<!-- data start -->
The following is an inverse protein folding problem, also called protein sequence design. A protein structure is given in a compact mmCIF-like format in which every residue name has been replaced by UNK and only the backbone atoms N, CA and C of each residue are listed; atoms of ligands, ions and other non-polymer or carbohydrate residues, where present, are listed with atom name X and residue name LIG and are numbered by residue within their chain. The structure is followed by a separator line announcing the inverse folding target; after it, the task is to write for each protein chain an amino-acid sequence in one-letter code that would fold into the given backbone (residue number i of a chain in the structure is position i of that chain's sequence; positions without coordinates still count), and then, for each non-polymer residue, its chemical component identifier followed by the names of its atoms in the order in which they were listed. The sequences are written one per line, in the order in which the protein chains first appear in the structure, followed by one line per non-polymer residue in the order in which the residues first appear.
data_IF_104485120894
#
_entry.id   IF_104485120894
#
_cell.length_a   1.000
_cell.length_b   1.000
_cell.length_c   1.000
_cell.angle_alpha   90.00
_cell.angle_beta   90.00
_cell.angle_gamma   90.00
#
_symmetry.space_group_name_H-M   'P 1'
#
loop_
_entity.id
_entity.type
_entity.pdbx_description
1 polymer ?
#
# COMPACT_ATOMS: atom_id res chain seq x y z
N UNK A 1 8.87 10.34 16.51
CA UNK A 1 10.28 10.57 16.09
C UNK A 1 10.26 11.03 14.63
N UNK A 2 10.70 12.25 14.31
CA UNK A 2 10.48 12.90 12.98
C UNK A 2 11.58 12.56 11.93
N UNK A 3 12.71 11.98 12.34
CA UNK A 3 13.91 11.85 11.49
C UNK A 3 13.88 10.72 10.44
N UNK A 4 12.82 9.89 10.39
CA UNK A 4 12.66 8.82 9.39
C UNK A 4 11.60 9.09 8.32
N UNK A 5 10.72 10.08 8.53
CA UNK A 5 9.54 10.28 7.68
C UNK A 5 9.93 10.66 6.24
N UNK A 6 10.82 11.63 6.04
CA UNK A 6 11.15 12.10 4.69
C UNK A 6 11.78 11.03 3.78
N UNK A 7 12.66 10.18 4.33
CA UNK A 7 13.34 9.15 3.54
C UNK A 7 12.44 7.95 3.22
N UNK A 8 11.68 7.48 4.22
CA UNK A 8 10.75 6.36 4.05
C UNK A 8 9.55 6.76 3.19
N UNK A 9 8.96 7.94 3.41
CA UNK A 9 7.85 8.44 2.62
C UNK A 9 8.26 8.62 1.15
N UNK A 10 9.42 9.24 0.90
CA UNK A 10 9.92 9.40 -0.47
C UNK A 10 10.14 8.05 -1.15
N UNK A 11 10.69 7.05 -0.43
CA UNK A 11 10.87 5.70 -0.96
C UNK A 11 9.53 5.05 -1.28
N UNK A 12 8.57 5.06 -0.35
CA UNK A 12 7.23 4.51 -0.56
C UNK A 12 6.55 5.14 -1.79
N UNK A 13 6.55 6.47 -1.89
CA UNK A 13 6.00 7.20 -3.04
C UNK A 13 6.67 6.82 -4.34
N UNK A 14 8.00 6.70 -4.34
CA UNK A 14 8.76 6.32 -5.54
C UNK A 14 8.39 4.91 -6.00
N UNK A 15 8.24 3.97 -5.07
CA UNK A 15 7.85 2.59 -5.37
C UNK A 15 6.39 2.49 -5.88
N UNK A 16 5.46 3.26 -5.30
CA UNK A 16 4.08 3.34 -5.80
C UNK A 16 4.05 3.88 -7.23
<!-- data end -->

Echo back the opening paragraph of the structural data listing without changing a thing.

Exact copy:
The following is an inverse protein folding problem, also called protein sequence design. A protein structure is given in a compact mmCIF-like format in which every residue name has been replaced by UNK and only the backbone atoms N, CA and C of each residue are listed; atoms of ligands, ions and other non-polymer or carbohydrate residues, where present, are listed with atom name X and residue name LIG and are numbered by residue within their chain. The structure is followed by a separator line announcing the inverse folding target; after it, the task is to write for each protein chain an amino-acid sequence in one-letter code that would fold into the given backbone (residue number i of a chain in the structure is position i of that chain's sequence; positions without coordinates still count), and then, for each non-polymer residue, its chemical component identifier followed by the names of its atoms in the order in which they were listed. The sequences are written one per line, in the order in which the protein chains first appear in the structure, followed by one line per non-polymer residue in the order in which the residues first appear.